My multi-talented husband Matt Compton makes the bread in our house. Our middle son used to make the bread but now that the family eats 2 loaves a week Matt has taken over the bread making production.

 In the future we will share with you our favorite recipes using our sourdough starter.

It’s Good for You!

What we like about sourdough is the long ferment that is better for your health. Did you know that in the long slow fermentation that produces sourdough bread, important nutrients such as iron, zinc and magnesium, antioxidants, folic acid and other B vitamins become easier for our bodies to absorb?

What You Need
Sterilized glass container – 1 quart is a good size
Spatula – rubber or plastic
Kitchen scale
Measuring cups
1 cup (4 oz) rye or whole wheat flour
Warm (but not hot) water between 65-80 degrees F – filtered or water without chlorine
Unbleached all-purpose or bread flour for feeding the starter – 12% protein content is best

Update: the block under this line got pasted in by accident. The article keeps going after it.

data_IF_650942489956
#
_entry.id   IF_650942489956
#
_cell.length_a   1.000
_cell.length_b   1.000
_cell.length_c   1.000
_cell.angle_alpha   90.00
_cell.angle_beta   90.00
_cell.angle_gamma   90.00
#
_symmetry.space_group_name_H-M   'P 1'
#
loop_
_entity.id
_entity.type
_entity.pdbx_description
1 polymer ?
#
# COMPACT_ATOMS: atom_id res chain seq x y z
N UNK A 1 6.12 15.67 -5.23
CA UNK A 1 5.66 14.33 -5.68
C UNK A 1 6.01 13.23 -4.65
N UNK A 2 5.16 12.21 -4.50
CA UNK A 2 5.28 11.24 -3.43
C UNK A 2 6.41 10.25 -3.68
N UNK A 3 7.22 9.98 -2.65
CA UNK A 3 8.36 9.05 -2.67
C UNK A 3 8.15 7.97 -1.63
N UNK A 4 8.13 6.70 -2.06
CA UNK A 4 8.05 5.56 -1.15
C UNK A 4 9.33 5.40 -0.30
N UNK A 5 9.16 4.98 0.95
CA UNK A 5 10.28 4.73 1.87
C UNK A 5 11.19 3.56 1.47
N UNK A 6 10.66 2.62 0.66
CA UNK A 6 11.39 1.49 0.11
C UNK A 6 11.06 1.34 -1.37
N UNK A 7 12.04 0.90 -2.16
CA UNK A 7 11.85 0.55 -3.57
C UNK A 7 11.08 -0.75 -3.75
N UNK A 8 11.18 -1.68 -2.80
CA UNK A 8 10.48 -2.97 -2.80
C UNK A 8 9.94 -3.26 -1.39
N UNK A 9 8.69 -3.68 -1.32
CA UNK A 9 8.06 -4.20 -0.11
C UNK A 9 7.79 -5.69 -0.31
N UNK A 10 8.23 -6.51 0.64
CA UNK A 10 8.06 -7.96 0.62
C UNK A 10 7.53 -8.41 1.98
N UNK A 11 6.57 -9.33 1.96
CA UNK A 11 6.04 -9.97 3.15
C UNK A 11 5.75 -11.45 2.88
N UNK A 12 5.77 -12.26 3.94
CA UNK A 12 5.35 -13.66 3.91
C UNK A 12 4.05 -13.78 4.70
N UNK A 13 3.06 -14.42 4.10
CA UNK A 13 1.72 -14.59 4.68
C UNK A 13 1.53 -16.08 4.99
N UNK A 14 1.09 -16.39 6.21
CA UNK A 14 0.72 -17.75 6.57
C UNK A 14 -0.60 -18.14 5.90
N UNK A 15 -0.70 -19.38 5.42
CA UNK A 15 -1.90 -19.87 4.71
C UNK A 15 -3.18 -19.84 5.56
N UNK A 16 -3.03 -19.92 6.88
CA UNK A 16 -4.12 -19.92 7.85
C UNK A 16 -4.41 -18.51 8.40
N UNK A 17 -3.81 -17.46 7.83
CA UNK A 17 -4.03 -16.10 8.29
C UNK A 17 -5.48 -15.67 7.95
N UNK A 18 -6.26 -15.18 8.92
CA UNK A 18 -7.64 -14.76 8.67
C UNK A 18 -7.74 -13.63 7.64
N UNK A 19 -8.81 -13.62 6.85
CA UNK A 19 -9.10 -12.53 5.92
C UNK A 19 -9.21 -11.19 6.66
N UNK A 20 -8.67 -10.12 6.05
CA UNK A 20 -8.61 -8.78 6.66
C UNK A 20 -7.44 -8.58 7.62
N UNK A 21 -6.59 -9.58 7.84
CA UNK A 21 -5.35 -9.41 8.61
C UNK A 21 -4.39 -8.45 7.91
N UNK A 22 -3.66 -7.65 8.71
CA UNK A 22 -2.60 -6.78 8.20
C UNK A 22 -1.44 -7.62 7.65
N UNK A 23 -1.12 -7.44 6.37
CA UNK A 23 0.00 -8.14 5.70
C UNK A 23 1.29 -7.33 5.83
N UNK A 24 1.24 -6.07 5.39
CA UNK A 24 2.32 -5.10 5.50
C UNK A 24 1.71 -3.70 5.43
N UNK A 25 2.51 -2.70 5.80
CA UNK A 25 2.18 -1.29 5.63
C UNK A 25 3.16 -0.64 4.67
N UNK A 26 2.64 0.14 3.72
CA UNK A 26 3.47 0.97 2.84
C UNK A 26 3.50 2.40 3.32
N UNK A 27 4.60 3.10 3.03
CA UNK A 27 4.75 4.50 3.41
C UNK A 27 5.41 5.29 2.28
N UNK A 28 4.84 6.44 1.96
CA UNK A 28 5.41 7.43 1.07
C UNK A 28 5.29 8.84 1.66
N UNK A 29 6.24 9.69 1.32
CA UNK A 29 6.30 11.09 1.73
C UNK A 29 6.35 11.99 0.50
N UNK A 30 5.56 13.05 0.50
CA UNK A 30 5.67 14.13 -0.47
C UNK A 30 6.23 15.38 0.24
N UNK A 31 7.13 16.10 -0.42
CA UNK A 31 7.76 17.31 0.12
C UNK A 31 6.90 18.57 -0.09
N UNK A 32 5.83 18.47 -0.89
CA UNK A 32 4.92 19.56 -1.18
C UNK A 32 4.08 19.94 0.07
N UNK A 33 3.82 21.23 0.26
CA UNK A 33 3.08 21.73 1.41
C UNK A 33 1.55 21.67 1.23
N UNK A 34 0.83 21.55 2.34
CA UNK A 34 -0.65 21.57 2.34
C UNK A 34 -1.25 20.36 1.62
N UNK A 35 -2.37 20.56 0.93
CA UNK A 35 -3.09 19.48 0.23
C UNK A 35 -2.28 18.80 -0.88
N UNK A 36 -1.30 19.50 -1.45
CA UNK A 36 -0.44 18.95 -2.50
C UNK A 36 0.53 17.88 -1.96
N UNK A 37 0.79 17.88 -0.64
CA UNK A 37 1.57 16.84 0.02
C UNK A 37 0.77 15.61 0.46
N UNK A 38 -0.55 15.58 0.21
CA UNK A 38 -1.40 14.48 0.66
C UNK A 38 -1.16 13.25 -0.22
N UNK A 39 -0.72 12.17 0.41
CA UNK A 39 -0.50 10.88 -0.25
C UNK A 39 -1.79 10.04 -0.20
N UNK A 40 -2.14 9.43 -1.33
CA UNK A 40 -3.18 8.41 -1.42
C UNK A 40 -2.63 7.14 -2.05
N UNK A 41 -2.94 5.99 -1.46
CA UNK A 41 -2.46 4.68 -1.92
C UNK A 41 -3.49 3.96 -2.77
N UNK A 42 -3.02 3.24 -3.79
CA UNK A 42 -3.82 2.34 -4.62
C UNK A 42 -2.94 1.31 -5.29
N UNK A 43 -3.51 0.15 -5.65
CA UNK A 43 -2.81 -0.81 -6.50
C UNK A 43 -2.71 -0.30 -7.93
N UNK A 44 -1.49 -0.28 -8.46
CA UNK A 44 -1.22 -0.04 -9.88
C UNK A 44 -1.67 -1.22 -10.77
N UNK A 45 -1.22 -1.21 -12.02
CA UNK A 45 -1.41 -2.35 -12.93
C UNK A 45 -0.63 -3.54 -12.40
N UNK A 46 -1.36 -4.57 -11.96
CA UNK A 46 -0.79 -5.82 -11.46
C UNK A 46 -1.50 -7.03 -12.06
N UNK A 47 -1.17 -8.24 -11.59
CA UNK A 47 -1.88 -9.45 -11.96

DAY 1 – Make the Starter
1. Add 1 cup whole-wheat or rye flour to a sterilized 1 quart glass container plus 1/2 cup warm tap water (65-80 degrees F.
2. Stir well until dough is a thick paste
3. Cover loosely with lid or plastic wrap
4. Place somewhere that will maintain 75-80 degrees F for 24 hours

DAY 2 – Feed the Starter
1. Use spatula to measure 2/3 cup of starter and place in stainless or glass bowl. Discard the rest of the starter in the glass container
2. Add 1 cup all purpose bread flour and 1/2 cup warm water (65-80 degrees F)
3. Stir well, return to glass container.
4. Cover loosely with lid or plastic wrap
5. Place somewhere that will maintain 75-80 degrees F for 24 hours

DAYS 3-5 – Two Feedings a Day
Mixture should look bubbly and start to have a tangy scent
Feed starter every 12 hours for 3 days
1. Stir starter
2. Remove 1/2 cup starter from container and put into glass or stainless bowl, discard the rest
3. Add 1 cup all purpose bread flour and 1/2 cup warm water (65-80 degrees F)
4. Stir well, return to glass container.
5. Cover loosely with lid or plastic wrap
6. Place somewhere that will maintain 75-80 degrees F for 12 hours
Repeat process steps 1-5 every 12 hours for 3 days
Starter should get bubbly and have a yeasty scent

DAY 6 – Starter Ready to Use

If starter is almost doubling in size every 12 hours and is bubbly and foamy, it is ready to use. If it doesn’t’t seem ready after 5 days, keep up the every 12 hours feeding schedule.